Thursday, January 20, 2011
Pele is the daughter of the female spirit Haumea, a direct descendant of Earth Mother and Wakea, Sky Father. According to legend, Pele fled Tahiti by canoe, pursued by her enraged sister Na-maka-o-kaha'i, Goddess of the sea, after seducing Na-maka-o-kaha'i's husband. Each time Pele tried to dig a home in the earth, Na-maka-o-kaha'i would flood her fires. Pele first landed on Kaua'i, then down the chain of Hawaiian islands in order of their geological formation until eventually she made her home on Mauna Loa, a mountain too tall for Na-maka-o-kaha'i's waves.
Pele is believed to be passionate, impulsive and explosive, particularly when jealous or betrayed. A shape-shifter, Pele has appeared as a beautiful young woman to seduce mortal chiefs, then burned them into distorted rock statues, trapped eternally in the lava fields when she tired of them. Her face has mysteriously appeared in photographs of fiery eruptions, and she has appeared as a weak old woman, begging for food, drink or a ride. Those who offer her assistance are rewarded; those who deny her are punished. It is said that any tourist who takes lava rocks or volcanic ash off the island will be cursed with bad luck.
The Pele Defense Fund (PDF) is a grass-roots organization created in the 1980's to protect Hawaiian land and native Hawaiian gathering rights, specifically in Wao Kele O Puna, the largest remaining lowland rainforest just 15 miles south of Hilo along the east rift zone of Kilauea. Large sections of Wao Kele O Puna were scheduled to be bulldozed as part of a $4 billion federally-funded geothermal energy development, an alternative energy method which derives power by tapping a live volcano and harnessing heat from the earth's interior. The Puna project intended to dig over 200 wells and build 5 power plants, clearing miles of forest land for roads, pipelines and cooling towers.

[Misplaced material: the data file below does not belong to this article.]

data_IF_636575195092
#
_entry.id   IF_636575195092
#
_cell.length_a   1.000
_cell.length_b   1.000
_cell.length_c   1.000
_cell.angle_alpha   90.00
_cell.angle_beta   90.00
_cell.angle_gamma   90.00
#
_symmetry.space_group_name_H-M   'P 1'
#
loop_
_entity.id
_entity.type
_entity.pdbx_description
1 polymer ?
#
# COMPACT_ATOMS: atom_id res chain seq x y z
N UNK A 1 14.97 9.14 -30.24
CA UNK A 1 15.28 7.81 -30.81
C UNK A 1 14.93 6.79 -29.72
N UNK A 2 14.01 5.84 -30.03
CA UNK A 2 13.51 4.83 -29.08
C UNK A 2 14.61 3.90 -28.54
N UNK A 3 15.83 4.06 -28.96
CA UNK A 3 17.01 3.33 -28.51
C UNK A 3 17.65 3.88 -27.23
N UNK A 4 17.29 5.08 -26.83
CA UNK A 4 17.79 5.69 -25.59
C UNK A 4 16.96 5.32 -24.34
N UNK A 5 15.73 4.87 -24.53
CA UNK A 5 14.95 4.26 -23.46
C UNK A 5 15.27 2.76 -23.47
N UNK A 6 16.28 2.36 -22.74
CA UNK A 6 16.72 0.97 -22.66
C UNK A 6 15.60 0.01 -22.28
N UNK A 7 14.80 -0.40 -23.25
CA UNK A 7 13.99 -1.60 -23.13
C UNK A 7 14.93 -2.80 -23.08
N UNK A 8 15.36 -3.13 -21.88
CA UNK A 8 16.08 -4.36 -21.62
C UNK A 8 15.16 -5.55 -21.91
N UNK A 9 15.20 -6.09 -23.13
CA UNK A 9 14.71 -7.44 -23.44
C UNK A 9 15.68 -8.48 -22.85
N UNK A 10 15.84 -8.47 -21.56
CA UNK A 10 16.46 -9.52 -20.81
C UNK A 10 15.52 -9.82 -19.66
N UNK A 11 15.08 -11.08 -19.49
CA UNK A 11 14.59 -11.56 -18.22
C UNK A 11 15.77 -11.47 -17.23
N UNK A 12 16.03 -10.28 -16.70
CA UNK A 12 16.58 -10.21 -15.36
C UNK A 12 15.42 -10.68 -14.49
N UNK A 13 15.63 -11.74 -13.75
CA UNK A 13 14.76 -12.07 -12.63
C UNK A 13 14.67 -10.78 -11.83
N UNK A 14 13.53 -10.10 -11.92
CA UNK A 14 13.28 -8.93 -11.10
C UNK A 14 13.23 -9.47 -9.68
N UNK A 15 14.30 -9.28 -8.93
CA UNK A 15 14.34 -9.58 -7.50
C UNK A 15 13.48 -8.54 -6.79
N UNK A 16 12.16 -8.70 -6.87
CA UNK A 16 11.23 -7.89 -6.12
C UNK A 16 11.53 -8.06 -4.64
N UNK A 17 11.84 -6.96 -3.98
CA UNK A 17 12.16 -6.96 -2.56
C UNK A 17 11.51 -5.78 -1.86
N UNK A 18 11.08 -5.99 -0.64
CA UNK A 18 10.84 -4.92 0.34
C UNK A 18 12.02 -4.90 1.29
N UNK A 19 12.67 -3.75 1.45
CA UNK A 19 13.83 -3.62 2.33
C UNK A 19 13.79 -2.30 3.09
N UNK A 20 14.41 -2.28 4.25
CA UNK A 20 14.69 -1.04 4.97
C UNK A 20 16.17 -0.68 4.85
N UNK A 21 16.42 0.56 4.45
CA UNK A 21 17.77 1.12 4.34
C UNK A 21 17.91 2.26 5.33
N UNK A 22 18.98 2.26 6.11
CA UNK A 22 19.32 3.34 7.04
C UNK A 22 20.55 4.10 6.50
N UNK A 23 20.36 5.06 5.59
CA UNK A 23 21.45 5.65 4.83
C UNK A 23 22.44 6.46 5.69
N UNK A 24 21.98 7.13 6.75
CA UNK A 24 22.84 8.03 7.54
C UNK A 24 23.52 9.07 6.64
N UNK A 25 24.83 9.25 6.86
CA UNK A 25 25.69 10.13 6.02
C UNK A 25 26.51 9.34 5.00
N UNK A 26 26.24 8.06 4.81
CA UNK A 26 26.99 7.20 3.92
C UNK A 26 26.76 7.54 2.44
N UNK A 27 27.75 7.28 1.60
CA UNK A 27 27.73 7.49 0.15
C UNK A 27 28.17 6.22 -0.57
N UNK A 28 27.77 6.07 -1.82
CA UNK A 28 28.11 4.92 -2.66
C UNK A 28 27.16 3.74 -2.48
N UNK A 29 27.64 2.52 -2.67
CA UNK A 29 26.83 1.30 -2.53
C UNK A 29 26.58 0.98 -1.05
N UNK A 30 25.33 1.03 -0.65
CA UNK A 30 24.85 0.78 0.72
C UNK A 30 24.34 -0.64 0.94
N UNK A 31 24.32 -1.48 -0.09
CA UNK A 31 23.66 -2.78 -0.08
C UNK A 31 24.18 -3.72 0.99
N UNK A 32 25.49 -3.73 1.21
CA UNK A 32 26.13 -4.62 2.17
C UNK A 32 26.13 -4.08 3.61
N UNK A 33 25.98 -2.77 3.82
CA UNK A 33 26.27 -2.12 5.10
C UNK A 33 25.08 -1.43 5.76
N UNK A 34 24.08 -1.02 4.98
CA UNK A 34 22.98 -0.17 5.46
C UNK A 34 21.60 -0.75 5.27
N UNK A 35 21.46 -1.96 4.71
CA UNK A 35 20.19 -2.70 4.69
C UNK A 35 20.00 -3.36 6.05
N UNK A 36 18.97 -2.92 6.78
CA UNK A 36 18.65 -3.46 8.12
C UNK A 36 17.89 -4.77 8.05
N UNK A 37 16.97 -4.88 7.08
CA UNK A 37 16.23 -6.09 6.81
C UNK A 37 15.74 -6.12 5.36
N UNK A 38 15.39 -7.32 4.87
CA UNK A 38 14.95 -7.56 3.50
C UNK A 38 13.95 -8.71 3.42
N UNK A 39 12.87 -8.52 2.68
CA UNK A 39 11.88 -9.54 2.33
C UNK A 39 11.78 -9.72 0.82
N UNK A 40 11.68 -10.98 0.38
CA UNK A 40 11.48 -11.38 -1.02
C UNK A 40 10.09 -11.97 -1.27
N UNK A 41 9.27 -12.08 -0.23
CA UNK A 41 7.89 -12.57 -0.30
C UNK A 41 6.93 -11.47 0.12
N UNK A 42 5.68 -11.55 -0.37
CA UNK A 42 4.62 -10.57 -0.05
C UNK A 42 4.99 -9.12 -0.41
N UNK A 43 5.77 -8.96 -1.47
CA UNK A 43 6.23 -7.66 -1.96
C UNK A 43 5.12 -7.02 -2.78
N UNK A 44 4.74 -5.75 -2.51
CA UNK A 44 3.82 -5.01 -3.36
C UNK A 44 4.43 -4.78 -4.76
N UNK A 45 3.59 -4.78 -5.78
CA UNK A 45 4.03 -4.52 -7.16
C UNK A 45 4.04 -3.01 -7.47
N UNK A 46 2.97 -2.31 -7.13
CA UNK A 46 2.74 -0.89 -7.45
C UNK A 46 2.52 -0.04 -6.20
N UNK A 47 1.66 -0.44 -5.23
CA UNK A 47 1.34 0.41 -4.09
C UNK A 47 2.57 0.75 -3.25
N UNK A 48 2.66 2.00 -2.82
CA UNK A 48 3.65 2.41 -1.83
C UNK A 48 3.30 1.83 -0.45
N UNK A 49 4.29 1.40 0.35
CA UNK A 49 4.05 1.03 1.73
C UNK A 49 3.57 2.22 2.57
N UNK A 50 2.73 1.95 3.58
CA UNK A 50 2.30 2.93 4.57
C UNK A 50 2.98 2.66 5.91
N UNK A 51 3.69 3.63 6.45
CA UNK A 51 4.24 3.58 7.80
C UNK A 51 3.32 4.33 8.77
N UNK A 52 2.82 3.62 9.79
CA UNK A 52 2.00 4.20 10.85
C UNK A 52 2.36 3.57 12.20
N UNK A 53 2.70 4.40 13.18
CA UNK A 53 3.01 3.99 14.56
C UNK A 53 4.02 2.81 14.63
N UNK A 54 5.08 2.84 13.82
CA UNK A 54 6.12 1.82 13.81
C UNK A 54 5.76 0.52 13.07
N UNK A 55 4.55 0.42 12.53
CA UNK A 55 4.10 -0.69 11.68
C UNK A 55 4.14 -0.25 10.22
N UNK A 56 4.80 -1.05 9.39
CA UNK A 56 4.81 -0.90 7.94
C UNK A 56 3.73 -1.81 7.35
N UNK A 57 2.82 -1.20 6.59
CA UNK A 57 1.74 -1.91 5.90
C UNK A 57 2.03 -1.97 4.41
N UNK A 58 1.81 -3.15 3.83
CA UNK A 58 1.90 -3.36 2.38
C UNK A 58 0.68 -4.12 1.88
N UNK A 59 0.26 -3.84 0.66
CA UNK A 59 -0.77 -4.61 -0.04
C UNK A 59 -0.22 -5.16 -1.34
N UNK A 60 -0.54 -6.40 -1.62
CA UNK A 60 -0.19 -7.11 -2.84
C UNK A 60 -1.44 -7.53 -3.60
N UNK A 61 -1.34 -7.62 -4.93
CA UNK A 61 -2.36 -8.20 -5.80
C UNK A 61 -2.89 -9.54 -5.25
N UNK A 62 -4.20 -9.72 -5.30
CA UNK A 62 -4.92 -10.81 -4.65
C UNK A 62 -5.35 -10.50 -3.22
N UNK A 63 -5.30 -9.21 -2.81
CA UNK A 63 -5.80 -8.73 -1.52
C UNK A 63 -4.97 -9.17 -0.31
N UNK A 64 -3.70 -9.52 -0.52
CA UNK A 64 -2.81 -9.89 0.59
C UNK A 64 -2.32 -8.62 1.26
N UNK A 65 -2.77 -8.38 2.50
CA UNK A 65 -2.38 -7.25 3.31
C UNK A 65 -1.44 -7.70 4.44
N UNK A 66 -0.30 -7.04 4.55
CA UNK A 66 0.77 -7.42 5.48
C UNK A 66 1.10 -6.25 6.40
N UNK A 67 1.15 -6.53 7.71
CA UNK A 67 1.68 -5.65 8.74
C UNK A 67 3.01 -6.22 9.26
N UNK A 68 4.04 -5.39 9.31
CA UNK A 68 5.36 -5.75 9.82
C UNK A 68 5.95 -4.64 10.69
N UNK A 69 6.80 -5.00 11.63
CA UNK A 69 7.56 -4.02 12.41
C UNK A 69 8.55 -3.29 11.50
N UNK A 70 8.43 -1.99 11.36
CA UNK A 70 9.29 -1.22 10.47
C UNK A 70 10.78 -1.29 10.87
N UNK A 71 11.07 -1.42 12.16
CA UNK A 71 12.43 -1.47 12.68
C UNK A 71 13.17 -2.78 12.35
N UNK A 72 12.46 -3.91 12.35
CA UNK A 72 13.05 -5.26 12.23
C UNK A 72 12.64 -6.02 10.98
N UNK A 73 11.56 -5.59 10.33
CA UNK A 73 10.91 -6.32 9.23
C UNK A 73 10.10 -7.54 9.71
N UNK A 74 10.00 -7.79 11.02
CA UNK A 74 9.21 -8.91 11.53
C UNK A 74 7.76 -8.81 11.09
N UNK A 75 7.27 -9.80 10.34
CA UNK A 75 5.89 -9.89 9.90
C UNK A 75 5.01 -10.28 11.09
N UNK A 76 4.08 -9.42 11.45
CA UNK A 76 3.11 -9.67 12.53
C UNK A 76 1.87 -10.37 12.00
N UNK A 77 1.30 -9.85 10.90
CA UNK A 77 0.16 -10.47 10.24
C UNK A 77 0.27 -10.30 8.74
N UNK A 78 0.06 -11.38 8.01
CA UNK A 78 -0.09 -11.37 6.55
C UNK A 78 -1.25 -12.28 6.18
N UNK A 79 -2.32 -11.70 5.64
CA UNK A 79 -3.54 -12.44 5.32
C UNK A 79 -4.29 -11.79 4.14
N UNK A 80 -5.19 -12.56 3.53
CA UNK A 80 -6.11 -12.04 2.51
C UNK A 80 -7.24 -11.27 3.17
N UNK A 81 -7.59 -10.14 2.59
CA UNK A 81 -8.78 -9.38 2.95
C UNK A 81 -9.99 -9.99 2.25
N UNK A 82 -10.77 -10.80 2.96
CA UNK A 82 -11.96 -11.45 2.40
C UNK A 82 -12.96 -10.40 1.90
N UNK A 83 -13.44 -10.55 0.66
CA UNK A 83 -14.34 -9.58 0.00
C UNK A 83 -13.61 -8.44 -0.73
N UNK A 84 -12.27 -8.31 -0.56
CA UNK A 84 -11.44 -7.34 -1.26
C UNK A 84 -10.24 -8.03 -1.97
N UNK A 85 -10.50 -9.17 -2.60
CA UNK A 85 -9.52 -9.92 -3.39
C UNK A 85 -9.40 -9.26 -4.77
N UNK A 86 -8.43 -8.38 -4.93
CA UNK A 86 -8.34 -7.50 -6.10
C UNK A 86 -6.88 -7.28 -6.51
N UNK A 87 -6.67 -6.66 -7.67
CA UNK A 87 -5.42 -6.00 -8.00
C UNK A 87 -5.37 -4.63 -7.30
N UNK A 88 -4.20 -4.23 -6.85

After two decades of fighting to preserve the land, the Hawaii State Supreme Court in 2006 ruled in favor of the PDF. The Trust for Public Land purchased Wao Kele O Puna in 2007, then transferred title to the Office of Hawaiian Affairs. The Hawaii Department of Land and Natural Resources Division of Forestry and Wildlife is now entrusted to manage and care for the land, and the State Legislature allocated $2 million in 2009 to fill the two existing geothermal wells with sand and concrete.
Holualoa Inn work together to care for our home and to enhance our land. So as you plan your romantic Hawaiian vacation, explore all the adventure the Big Island has to offer, your Holualoa Inn ohana will be here to remind you - don't take any lava rocks home lest you incur Pele's wrath.
Innkeeper Holualoa Inn
Posted by Holualoa Inn at 7:58 PM